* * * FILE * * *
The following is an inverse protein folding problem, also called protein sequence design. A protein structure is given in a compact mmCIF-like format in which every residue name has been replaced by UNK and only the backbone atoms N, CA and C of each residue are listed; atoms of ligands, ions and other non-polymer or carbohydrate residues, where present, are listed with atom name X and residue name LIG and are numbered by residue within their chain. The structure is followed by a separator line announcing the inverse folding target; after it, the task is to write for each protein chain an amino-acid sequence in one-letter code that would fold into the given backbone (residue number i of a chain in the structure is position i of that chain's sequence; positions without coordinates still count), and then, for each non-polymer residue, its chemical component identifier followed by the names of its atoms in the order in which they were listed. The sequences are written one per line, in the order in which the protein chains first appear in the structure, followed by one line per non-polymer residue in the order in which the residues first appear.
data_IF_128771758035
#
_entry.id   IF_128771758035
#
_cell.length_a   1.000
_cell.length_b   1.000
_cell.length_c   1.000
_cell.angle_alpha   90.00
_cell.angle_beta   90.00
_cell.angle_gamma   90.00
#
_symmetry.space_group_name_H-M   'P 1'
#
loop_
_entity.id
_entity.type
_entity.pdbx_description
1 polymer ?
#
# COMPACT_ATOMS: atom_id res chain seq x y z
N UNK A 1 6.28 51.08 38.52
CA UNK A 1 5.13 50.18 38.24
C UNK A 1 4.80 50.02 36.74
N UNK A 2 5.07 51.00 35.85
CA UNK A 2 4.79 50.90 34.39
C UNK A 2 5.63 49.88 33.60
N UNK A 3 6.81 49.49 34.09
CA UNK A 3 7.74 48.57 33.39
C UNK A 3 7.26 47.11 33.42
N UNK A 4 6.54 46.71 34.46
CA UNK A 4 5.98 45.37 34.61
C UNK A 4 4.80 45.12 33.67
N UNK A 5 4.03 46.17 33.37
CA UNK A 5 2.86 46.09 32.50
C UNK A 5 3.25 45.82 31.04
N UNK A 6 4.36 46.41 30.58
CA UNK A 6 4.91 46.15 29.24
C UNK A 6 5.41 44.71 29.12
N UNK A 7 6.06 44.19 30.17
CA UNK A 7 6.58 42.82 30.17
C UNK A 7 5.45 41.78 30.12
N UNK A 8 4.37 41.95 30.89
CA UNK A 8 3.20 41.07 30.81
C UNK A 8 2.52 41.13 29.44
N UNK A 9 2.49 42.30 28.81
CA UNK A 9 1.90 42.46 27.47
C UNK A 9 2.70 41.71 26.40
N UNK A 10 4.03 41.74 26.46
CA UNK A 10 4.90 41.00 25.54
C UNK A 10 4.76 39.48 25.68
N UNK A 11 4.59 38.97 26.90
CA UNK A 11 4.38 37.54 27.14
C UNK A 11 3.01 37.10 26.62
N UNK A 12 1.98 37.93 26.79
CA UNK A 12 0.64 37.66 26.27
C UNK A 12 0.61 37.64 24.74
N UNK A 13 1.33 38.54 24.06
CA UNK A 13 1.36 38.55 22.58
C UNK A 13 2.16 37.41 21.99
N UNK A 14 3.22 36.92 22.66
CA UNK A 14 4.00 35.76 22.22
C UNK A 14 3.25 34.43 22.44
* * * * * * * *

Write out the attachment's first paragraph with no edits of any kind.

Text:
The following is an inverse protein folding problem, also called protein sequence design. A protein structure is given in a compact mmCIF-like format in which every residue name has been replaced by UNK and only the backbone atoms N, CA and C of each residue are listed; atoms of ligands, ions and other non-polymer or carbohydrate residues, where present, are listed with atom name X and residue name LIG and are numbered by residue within their chain. The structure is followed by a separator line announcing the inverse folding target; after it, the task is to write for each protein chain an amino-acid sequence in one-letter code that would fold into the given backbone (residue number i of a chain in the structure is position i of that chain's sequence; positions without coordinates still count), and then, for each non-polymer residue, its chemical component identifier followed by the names of its atoms in the order in which they were listed. The sequences are written one per line, in the order in which the protein chains first appear in the structure, followed by one line per non-polymer residue in the order in which the residues first appear.